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Biology Prof's Groundbreaking Research Earns Prestigious Honor

By Lauren Whetzel-Siburkis

Christopher JanetopoulosUniversity of the Sciences biology professor Christopher Janetopoulos, PhD, co-authored a groundbreaking study that has earned the 2014-15 Newcomb Cleveland Prize given by the American Association for the Advancement of Science (AAAS). This award will be presented to the authors at a ceremony, held on Friday, Feb. 12, during the 182nd AAAS Annual Meeting in Washington, D.C.

Dr. Janetopoulos, a native of Bel Air, Maryland, worked alongside 2014 Nobel Prize in Chemistry winner Dr. Eric Betzig and used a new type of 3D microscope to publish his findings in the study, “Lattice light-sheet microscopy: Imaging molecules to embryos at high spatiotemporal resolution.” This paper was published in the AAAS journal, Science on Oct. 18, 2014.

This new lattice light sheet microscope—developed by the Betzig lab at the Janelia Research Campus of the Howard Hughes Medical Institute in Virginia, allows researchers to image live cells and small organisms at high speed and resolution, while also not damaging the specimen.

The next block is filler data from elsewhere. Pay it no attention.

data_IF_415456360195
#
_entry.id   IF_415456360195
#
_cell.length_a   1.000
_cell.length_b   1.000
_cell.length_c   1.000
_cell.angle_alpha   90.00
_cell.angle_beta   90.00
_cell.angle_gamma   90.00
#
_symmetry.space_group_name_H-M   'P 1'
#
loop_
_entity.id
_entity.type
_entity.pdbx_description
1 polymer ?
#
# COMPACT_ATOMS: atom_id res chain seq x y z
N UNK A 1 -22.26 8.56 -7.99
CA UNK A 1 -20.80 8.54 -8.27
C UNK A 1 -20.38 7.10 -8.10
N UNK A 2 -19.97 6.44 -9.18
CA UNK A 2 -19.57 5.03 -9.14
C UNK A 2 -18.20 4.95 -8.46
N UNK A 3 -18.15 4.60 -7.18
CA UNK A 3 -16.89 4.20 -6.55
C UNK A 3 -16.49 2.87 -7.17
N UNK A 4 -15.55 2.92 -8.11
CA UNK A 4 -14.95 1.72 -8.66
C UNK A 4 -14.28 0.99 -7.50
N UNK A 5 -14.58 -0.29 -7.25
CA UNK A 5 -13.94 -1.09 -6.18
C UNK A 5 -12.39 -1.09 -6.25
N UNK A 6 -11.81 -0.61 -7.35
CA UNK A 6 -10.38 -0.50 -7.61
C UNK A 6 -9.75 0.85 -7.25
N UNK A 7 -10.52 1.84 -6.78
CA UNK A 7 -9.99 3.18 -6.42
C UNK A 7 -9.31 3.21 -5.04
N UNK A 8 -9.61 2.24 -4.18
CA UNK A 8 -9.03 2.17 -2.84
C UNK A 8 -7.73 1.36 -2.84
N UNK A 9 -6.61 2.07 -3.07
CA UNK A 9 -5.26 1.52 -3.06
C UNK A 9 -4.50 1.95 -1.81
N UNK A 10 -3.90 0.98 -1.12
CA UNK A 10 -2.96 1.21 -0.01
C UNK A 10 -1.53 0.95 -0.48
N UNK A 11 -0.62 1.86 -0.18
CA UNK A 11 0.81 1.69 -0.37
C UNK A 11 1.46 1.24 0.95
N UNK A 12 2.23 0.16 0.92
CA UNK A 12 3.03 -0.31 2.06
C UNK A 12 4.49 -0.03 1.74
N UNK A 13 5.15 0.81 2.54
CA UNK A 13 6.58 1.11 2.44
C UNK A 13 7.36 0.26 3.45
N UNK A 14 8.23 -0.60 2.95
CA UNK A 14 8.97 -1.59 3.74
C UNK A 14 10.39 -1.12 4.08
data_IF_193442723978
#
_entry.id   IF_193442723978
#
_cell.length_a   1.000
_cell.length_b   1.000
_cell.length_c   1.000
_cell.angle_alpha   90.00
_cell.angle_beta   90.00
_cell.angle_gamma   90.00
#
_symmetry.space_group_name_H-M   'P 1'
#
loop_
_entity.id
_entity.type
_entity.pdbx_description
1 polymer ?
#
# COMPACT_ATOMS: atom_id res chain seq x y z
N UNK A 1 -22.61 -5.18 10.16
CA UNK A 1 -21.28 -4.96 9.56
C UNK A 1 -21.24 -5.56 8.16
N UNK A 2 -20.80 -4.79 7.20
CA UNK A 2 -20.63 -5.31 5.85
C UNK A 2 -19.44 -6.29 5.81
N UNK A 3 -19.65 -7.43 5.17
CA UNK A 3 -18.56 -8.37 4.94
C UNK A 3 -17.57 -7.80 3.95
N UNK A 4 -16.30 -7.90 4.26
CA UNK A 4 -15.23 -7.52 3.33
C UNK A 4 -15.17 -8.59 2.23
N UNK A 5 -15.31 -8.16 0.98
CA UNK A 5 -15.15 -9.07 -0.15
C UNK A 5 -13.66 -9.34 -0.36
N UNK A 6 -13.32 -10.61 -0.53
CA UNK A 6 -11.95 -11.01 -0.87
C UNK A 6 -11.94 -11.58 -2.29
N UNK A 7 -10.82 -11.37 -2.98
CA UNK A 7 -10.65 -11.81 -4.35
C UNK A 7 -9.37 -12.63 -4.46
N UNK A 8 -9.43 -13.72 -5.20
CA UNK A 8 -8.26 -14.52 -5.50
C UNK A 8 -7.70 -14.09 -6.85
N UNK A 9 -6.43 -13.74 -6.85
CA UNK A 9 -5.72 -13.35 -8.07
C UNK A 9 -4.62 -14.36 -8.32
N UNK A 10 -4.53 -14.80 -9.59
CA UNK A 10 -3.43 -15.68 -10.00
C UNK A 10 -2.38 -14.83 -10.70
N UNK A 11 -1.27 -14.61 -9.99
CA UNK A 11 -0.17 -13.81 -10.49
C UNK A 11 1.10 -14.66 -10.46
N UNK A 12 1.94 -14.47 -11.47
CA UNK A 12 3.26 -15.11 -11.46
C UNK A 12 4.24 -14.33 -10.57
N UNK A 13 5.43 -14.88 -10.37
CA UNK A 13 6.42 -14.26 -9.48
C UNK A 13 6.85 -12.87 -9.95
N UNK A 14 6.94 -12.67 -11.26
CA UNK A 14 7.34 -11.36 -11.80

In their study, Dr. Janetopoulos and the team of researchers illustrated the power of their approach using 20 distinct biological systems, including embryonic development in worms and flies as well as the dynamic movements of individual amoeba and ciliated protozoa. Because their approach causes less damage than traditional imaging and improves image acquisition speed, it expands the range of biological events that microscopes can investigate—holding broad implications for the field of biology.

cellsDr. Janetopoulos said there is no other microscope out there that allows scientists to obtain 3D images with this type of spatial and temporal resolution. To their amazement, he said they were able to obtain thousands of images of an individual cell without damaging or photo-bleaching the specimen. Recent unpublished work on this microscope supports his lab's new model on the role of two lipids in remodeling the cell's architecture and plays a critical role in cancer metastasis.

Since its development, lattice light-sheet microscopy has been used to image numerous important events, such as single transcription factor molecules binding to DNA, hotspots of transcription, microtubule instability, protein distributions in embryos, and much more. The microscope is available free of charge to outside users through the Advanced Imaging Center at Janelia.

Dr. Janetopoulos started his scientific career as a biology and premedical major at Augustana College in Illinois, then went on to earn his PhD in biology from Texas A&M University in 1999. He also completed a postdoctoral fellowship at Johns Hopkins Medical Institute in Baltimore, where he began focusing his studies on cell polarity and cell migration.  His research laboratory at USciences also focuses on developing microfluidic devices for advanced microscopy of living cells and living multicellular organisms.

Continue reading: Under the Microscope—USciences Research Leads to Understanding Cells

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